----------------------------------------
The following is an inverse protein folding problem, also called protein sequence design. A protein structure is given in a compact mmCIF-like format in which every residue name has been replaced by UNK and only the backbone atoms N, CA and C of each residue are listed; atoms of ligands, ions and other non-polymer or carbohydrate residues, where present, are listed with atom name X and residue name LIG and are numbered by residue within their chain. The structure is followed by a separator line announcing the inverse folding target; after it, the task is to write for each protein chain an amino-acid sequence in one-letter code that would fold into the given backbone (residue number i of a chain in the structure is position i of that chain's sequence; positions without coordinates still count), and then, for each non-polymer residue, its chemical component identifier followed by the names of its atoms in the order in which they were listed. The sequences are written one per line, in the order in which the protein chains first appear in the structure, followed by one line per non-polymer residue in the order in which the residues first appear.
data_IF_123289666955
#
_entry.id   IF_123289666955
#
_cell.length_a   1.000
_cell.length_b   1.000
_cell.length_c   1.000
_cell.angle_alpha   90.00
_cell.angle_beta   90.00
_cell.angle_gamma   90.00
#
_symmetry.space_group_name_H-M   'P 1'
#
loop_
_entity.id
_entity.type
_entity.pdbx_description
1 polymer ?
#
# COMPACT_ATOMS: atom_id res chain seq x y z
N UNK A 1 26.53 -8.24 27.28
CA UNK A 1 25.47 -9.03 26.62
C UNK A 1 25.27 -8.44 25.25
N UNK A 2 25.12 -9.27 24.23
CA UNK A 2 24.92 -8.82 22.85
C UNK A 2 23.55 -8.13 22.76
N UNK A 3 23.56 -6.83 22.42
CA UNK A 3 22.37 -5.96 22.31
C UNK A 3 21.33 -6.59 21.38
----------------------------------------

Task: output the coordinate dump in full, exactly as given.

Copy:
The following is an inverse protein folding problem, also called protein sequence design. A protein structure is given in a compact mmCIF-like format in which every residue name has been replaced by UNK and only the backbone atoms N, CA and C of each residue are listed; atoms of ligands, ions and other non-polymer or carbohydrate residues, where present, are listed with atom name X and residue name LIG and are numbered by residue within their chain. The structure is followed by a separator line announcing the inverse folding target; after it, the task is to write for each protein chain an amino-acid sequence in one-letter code that would fold into the given backbone (residue number i of a chain in the structure is position i of that chain's sequence; positions without coordinates still count), and then, for each non-polymer residue, its chemical component identifier followed by the names of its atoms in the order in which they were listed. The sequences are written one per line, in the order in which the protein chains first appear in the structure, followed by one line per non-polymer residue in the order in which the residues first appear.
data_IF_123289666955
#
_entry.id   IF_123289666955
#
_cell.length_a   1.000
_cell.length_b   1.000
_cell.length_c   1.000
_cell.angle_alpha   90.00
_cell.angle_beta   90.00
_cell.angle_gamma   90.00
#
_symmetry.space_group_name_H-M   'P 1'
#
loop_
_entity.id
_entity.type
_entity.pdbx_description
1 polymer ?
#
# COMPACT_ATOMS: atom_id res chain seq x y z
N UNK A 1 26.53 -8.24 27.28
CA UNK A 1 25.47 -9.03 26.62
C UNK A 1 25.27 -8.44 25.25
N UNK A 2 25.12 -9.27 24.23
CA UNK A 2 24.92 -8.82 22.85
C UNK A 2 23.55 -8.13 22.76
N UNK A 3 23.56 -6.83 22.42
CA UNK A 3 22.37 -5.96 22.31
C UNK A 3 21.33 -6.59 21.38